This last point is particularly important because it is this era of Second Temple Judaism which was the Judaism of Jesus and the early (Jewish) Christians. Not only would Jesus and his followers be “monolaters ,” but also monotheists. The God of Israel would be the only God they would worship because He was the only God there was!
But, wait! Doesn’t St. Paul say that there are “many gods and many lords”? Yeah, let’s take a look at the passage in the Bible:
4 Therefore, as to the eating of food offered to idols, we know that “an idol has no real existence,” and that “there is no God but one.” 5 For although there may be so-called gods in heaven or on earth—as indeed there are many “gods” and many “lords”— 6 yet for us there is one God, the Father, from whom are all things and for whom we exist, and one Lord, Jesus Christ, through whom are all things and through whom we exist (1 Corinthians 8:4-6).
Paul is obviously talking about “so-called” gods and lords, not actually real heavenly deities. Paul is not teaching us that there is actually more than one God. However, there just may be a reality behind such “gods” and “lords.” In conjunction with the passage above in 1 Corinthians, there is another just a couple of chapters later where Paul continues the theme of food sacrificed to idols. Who are the gods behind the idols? Paul is quite clear:
“You cannot drink the cup of the Lord and the cup of demons. You cannot partake of the table of the Lord and the table of demons” (1 Corinthians 10:21).
Thus, for Paul, any god besides the God of Israel is a demon – and not the good kind (think: Greek philosophy)!
Of course, we know exactly whom Paul was referring to as a so-called “lord” in the 1st century when he wrote 1 Corinthians – the Roman emperor. Indeed, for St. Paul and the early Christians, Jesus is Lord (and, therefore, Caesar is not – and here)!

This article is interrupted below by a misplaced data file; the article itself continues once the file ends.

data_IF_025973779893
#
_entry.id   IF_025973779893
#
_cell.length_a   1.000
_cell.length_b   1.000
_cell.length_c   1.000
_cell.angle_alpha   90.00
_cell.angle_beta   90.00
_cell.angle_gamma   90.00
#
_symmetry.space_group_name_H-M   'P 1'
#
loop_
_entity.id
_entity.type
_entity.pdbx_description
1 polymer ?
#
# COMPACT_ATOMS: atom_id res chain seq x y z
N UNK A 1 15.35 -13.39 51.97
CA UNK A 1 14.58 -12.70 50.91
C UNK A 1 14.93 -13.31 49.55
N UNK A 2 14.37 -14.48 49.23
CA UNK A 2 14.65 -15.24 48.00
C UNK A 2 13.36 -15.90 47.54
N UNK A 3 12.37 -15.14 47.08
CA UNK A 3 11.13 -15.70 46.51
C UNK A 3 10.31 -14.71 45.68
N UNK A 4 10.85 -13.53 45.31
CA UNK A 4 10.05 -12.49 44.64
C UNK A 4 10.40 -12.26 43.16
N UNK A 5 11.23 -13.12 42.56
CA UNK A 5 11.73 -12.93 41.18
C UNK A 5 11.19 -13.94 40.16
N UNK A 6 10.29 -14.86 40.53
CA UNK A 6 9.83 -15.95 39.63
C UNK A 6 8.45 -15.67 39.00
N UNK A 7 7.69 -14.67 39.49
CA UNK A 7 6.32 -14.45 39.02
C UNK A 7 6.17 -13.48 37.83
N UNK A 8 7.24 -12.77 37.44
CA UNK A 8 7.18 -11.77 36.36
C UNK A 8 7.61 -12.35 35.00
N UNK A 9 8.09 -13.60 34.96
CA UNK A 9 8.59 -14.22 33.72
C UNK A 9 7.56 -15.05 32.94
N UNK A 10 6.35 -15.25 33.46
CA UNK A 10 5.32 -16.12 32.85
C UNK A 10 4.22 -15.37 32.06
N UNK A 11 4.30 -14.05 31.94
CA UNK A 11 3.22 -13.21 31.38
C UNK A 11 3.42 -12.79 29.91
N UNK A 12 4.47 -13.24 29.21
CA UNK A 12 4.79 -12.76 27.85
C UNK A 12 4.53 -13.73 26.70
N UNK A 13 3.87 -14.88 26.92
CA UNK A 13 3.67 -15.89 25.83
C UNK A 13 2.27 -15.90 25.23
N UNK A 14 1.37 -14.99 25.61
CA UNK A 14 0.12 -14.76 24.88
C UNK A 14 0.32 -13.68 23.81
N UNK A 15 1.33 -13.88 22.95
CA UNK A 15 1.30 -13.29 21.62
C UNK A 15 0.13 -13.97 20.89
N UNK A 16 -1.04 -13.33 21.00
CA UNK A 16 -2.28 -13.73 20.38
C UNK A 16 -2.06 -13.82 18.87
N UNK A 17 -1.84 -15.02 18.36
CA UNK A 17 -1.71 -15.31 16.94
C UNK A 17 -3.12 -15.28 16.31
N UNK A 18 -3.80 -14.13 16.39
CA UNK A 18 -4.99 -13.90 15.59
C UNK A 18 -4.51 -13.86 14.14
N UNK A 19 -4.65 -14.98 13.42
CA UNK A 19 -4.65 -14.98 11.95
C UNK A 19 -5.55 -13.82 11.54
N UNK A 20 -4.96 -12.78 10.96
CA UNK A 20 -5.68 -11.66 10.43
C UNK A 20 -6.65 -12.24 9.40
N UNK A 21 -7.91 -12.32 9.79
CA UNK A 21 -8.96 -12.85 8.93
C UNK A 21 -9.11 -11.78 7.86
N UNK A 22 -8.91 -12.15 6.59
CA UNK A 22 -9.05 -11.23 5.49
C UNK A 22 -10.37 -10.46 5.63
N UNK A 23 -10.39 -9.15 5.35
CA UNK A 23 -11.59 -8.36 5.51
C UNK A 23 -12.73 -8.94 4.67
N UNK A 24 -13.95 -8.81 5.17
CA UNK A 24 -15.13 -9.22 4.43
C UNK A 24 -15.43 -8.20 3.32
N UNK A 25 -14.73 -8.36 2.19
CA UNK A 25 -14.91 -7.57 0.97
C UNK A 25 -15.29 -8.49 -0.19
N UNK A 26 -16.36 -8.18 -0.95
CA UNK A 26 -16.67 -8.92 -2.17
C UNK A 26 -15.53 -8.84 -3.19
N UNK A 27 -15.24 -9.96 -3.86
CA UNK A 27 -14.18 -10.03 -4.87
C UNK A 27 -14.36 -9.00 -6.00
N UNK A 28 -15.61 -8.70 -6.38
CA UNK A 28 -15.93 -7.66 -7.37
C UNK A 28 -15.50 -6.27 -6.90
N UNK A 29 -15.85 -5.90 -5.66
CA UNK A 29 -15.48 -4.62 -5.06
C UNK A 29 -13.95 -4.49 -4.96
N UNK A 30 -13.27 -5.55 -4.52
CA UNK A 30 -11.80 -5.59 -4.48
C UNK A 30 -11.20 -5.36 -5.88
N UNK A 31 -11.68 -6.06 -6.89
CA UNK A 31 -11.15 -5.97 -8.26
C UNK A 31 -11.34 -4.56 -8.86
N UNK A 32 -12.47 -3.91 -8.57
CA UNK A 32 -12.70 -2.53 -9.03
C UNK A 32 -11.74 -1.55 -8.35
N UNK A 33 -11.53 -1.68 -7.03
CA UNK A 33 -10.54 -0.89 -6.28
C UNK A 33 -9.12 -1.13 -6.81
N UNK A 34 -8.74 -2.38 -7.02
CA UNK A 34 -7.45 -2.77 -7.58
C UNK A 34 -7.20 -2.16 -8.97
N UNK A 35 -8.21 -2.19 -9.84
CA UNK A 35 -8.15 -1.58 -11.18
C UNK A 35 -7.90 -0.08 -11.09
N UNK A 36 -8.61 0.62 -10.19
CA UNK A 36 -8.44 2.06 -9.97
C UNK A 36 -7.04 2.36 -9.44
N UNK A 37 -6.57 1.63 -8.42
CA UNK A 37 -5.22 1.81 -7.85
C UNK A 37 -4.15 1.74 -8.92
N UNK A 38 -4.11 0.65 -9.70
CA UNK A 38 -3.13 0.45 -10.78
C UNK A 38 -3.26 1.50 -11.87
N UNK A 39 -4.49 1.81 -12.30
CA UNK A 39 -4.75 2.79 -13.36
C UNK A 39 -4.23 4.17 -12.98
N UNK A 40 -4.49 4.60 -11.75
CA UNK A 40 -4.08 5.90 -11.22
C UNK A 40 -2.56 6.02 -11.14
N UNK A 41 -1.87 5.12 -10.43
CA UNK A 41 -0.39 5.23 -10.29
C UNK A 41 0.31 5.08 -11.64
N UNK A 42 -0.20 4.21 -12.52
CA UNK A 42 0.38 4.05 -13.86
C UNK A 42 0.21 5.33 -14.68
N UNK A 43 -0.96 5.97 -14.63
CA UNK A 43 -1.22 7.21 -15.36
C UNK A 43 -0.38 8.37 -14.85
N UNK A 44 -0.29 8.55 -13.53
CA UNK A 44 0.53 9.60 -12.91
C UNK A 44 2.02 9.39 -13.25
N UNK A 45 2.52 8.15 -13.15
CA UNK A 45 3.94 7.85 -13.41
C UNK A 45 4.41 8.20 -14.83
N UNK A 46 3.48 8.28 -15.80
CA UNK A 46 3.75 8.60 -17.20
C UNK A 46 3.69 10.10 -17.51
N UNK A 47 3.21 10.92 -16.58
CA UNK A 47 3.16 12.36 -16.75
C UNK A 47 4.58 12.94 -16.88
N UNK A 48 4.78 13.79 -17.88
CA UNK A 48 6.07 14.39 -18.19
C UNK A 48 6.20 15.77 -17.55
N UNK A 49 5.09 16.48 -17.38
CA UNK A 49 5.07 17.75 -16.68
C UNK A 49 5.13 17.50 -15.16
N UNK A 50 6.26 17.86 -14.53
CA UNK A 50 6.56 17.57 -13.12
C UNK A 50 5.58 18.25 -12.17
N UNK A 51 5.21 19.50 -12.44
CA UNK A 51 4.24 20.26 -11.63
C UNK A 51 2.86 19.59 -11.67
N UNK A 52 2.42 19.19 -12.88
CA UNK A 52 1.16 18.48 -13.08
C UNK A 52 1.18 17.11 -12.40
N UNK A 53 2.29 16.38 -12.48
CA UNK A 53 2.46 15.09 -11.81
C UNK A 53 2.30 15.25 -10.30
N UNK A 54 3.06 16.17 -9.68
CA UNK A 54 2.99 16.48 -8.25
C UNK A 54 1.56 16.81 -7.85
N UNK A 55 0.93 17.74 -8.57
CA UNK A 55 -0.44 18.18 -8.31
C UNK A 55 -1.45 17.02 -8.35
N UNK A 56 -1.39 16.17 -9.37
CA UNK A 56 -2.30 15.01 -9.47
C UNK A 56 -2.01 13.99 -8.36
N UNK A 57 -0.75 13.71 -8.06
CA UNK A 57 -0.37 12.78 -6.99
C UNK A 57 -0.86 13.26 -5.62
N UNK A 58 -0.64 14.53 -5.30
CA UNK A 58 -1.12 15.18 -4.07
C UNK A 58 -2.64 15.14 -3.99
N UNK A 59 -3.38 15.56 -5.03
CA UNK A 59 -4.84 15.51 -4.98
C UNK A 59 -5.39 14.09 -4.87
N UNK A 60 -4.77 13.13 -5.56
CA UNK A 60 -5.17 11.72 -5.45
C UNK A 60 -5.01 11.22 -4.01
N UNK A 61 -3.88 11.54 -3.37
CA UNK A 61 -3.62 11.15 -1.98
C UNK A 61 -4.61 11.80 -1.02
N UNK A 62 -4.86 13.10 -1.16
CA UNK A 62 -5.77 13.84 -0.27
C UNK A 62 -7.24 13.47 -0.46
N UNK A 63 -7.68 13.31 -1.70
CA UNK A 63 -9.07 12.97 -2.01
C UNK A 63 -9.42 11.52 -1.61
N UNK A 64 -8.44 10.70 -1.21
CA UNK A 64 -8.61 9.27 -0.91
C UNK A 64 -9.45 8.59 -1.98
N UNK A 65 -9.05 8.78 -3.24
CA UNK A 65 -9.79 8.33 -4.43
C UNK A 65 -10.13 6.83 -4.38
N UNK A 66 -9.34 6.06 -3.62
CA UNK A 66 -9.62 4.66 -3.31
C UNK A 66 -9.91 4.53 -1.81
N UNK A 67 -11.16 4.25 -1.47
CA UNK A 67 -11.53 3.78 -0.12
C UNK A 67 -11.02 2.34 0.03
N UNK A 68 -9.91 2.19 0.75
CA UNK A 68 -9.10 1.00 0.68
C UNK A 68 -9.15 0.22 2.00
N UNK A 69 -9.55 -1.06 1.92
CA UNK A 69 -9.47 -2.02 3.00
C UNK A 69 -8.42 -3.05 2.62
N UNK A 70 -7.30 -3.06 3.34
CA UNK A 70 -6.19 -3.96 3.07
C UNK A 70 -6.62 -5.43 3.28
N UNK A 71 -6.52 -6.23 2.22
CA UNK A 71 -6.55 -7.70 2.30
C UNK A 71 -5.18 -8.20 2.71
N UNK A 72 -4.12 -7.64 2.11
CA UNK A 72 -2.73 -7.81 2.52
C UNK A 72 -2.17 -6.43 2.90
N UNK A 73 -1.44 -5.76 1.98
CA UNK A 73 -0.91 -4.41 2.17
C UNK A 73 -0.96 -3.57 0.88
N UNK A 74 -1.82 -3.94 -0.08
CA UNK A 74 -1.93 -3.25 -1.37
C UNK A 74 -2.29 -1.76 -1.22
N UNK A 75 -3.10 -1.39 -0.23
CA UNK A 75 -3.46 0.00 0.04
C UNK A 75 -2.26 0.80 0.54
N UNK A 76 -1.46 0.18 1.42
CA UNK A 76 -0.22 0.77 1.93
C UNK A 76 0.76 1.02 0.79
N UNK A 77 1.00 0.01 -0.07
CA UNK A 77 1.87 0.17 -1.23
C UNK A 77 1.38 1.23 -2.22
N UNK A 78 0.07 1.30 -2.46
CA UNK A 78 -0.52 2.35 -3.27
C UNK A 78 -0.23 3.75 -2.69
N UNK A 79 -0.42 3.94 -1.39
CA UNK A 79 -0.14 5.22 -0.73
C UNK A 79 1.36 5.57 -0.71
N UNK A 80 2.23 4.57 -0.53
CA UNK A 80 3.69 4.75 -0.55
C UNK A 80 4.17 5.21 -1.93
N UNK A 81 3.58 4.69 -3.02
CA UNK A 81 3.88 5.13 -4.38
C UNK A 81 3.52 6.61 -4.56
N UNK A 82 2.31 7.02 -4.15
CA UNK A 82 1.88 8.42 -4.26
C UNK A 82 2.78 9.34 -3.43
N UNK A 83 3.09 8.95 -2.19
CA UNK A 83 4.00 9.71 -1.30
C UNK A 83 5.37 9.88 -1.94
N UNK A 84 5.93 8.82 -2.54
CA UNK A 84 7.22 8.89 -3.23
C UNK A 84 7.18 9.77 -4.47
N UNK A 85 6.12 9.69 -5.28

What does all of this possibly have to do with the doctrine of the Trinity?
For orthodox Judaism and Christianity, there is one and only one God. There is no polytheism, or even henotheism. God forbid (pun intended) in Christianity that there are three separate gods – that’s tritheism – and here)!
Yet, the Bible is full of references to the deity of Jesus Christ (and the Holy Spirit’s close association to God and the Lord Jesus Christ).
Let’s look at some (or you look at them):
John 8:58 (cf. Exodus 3:14)
1 John 5:20 (Cf. 1 John 1:1-2)
Revelation 1:17-18 (cf. Revelation 1:8; Revelation 22:12-13)
And, the Holy Spirit:
So, what do we have here?
- There is only one God. Not many gods. Not three gods. Only one God.
- The Father, Jesus Christ, and the Holy Spirit are all referred to as “God” in the Bible.
- There has to be a way of saying that there is One God and that the Father, Jesus, and the Holy Spirit are that One God.
The need to say these things is precisely what the doctrine of the Trinity is all about – and this need comes straight from the Bible!
Almighty and everlasting God, you have given to us your servants grace, by the confession of a true faith, to acknowledge the glory of the eternal Trinity, and in the power of your divine Majesty to worship the Unity: Keep us steadfast in this faith and worship, and bring us at last to see you in your one and eternal glory, O Father; who with the Son and the Holy Spirit live and reign, one God, for ever and ever. Amen.
– The Collect for Trinity Sunday, Book of Common Prayer